October 9, 1986 |
American warships will visit China next month for the first time since the Communists took over in 1949, Defense Secretary Caspar W. Weinberger announced today, providing "visible evidence" of growing military ties. His announcement came after two days of meetings with Chinese leader Deng Xiaoping, Premier Zhao Ziyang and other top government and defense officials. Weinberger told a news conference that three naval vessels will visit Qingdao from Nov. 5-11.
April 27, 1987 |
China is planning to revive Cultural Revolution-style regulations requiring students to work in factories and on farms, the official China Daily newspaper said today. The new rules follow student demonstrations for democracy that swept as many as 20 Chinese cities in December, prompting the fall of Communist Party chief Hu Yaobang and a nationwide campaign against capitalist ideas.
October 22, 1986 |
Erich Honecker, the first East German leader ever to visit China, received a red-carpet welcome Tuesday at the beginning of a six-day tour that formally thaws Communist Party ties frozen since the 1960s. Honecker, who flew to Peking after a visit to North Korea, was officially welcomed by President Li Xiannian in a ceremony in Tian An Men Square, which was festooned with Chinese and East German flags. Li and Honecker went into the adjacent Great Hall of the People for a short meeting.
September 25, 1985 |
The Chinese Communist Party completed its leadership reshuffle Tuesday by approving a 22-member Politburo that includes six new members--all supporters of China's top leader Deng Xiaoping and none of them military officers. The Politburo appointments were announced after a brief meeting of 330 full and alternate members of the party's new Central Committee.
May 20, 1989 |
April 15 -- Former Communist Party chief Hu Yaobang, a leading reformer, dies. Students at Beijing University put up posters praising him and indirectly criticizing his opponents who forced his resignation in early 1987 after student demonstrations in 1986-87. April 17 -- Thousands of students march in Beijing and Shanghai shouting, "Long live Hu Yaobang! Long live democracy! Long live freedom! Long live the rule of law!" April 18 -- About 2,000 students from Beijing head into Tian An Men Square by bicycle, continuing the protest sit-in at Great Hall of the People.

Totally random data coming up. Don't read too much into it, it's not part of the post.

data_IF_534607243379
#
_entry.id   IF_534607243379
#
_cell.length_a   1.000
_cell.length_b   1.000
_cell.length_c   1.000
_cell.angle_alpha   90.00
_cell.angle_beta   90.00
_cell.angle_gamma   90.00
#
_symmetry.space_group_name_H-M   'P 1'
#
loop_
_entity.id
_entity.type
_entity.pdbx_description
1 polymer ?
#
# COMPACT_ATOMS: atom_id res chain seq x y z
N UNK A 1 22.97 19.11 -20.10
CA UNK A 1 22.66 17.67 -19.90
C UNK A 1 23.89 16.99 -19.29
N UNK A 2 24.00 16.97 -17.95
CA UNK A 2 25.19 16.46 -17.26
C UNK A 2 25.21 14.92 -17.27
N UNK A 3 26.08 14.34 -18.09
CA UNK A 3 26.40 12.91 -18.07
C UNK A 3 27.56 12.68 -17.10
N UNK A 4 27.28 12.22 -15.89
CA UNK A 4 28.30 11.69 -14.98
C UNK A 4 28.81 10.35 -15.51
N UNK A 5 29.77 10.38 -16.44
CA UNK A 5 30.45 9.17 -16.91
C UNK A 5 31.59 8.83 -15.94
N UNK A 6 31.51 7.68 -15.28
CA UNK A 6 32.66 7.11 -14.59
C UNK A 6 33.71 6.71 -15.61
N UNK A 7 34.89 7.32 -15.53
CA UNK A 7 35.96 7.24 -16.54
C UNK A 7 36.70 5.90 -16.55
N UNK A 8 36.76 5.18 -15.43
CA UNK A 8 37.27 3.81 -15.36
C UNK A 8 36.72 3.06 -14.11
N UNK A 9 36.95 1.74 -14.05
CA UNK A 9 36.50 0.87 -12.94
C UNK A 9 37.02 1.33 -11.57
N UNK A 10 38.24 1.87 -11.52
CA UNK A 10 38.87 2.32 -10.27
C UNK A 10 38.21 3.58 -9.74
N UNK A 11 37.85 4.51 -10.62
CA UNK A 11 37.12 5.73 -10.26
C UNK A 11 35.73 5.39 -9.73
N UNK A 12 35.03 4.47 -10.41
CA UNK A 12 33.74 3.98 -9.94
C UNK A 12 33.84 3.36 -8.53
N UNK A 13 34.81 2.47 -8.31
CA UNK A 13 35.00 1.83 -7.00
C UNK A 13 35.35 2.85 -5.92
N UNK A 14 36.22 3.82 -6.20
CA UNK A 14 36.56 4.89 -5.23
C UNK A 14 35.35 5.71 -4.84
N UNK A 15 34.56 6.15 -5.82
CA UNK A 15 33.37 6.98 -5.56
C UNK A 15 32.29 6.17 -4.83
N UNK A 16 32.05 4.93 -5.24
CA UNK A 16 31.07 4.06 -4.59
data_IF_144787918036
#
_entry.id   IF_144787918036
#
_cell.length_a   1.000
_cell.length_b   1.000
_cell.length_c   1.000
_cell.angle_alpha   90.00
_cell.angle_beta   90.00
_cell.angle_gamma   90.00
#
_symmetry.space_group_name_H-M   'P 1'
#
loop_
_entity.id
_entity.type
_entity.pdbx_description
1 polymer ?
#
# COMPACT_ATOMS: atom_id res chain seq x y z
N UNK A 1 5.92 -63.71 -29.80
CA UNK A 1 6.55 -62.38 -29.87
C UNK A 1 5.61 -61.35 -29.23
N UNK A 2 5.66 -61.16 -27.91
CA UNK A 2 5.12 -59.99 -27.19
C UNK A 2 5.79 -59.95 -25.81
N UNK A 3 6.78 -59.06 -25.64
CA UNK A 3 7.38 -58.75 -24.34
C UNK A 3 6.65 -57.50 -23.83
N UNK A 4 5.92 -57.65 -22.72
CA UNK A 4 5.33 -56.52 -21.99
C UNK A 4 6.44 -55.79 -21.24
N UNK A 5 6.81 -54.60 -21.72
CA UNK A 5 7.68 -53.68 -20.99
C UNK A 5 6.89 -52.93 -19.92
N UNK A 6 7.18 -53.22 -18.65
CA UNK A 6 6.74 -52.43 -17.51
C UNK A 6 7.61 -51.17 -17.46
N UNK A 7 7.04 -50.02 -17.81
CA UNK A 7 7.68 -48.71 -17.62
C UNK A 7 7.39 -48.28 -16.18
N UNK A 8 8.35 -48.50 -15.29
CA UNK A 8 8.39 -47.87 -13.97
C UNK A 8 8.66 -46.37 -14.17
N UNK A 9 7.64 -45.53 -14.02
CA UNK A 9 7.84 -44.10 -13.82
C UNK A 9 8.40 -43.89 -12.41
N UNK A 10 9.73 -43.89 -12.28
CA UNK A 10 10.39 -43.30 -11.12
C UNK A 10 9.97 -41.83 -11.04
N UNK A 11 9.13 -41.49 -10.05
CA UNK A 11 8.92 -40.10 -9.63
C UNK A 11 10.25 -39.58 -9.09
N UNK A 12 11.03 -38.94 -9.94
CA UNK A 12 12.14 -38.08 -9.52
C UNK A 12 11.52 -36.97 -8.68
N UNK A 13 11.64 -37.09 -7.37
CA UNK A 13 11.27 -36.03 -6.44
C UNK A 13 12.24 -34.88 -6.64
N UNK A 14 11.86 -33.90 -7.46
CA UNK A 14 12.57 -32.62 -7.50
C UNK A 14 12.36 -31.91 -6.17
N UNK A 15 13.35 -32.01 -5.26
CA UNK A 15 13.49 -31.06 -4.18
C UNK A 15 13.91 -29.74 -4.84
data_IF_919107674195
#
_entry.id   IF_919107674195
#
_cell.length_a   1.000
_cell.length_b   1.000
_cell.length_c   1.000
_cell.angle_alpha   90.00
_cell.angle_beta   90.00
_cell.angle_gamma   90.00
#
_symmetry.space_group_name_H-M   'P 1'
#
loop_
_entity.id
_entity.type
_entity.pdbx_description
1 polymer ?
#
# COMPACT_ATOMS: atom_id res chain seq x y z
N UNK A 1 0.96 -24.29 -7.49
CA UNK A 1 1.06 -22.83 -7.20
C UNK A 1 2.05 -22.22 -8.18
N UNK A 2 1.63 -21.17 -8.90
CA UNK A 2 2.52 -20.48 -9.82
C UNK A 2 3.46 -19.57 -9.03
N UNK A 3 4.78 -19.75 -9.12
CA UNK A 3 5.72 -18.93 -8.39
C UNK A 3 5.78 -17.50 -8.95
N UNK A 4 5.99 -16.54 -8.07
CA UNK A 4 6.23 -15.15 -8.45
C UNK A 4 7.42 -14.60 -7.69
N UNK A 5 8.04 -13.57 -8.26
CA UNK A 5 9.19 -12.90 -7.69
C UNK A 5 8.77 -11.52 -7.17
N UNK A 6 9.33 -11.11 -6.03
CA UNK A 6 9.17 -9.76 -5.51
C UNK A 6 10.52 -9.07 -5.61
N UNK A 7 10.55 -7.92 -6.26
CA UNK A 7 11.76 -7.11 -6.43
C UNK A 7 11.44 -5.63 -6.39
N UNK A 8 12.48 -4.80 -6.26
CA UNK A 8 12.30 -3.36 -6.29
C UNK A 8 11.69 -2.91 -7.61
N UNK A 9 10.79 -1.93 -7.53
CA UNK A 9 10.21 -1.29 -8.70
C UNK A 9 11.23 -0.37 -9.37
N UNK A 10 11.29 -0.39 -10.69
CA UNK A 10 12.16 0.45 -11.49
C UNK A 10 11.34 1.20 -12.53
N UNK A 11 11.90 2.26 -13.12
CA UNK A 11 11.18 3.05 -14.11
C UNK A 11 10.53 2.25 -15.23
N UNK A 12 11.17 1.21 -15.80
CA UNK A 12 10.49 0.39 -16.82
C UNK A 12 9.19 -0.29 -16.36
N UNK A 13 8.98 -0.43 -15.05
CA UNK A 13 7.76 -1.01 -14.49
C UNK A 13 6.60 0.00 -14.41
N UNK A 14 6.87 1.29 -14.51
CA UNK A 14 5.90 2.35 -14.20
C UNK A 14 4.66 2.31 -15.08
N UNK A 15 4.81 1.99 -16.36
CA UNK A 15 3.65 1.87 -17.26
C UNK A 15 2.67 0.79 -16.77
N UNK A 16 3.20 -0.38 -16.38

June 4, 1989 |
Key events in the student pro-democracy movement that led to the assault by soldiers on protesters in Tian An Men Square: April 15--Former Communist Party chief Hu Yaobang dies. Beijing University students put up posters praising him and indirectly criticizing opponents who forced his resignation in early 1987 after student demonstrations in 1986-87. April 17--Thousands of students march in Beijing and Shanghai, shouting, "Long live Hu Yaobang! Long live democracy!"
January 16, 1987 |
Hu Yaobang, China's second most powerful leader, was forced out today as head of the nation's 44-million-member Communist Party after weeks of student turmoil and intellectual challenges to the socialist system. The resignation of Hu, who acknowledged "mistakes" in dealing with the pro-democracy crisis, evidently was forced by top leader Deng Xiaoping, whom he had been widely expected to succeed.
January 13, 1987 |
Chinese leader Deng Xiaoping and other officials avoided comment today on the status of Communist Party chief Hu Yaobang, fueling speculation he is in trouble in the wake of student pro-democracy demonstrations. A Chinese source, echoing reports by the Italian Communist Party newspaper L'Unita and the Yugoslav news agency Tanjug, said Hu is expected to be replaced by Premier Zhao Ziyang as party chief at the organization's 13th Party Congress in October.
January 12, 1987 |
A Communist Party propaganda official has been fired, the first high-ranking victim of an expected purge of leaders blamed for recent student protests, a pro-Peking Hong Kong newspaper said Sunday. The newspaper, Wen Wei Po, said that Zhong Peizhang, director of the government's Information Bureau since 1983, was replaced by Deputy Director Wang Furu. The announcement coincided with reports of an impending purge of Communist Party members considered soft on capitalism and "bourgeois liberalism."
April 10, 1985 |
Chinese officials said today that Washington has agreed that U.S. warships will not carry nuclear arms when they make their first call at a Chinese port in 36 years. Such an agreement apparently would break a longstanding U.S. policy against disclosing whether any ship is armed with nuclear weapons. A U.S. Embassy official in China would neither confirm nor deny the report.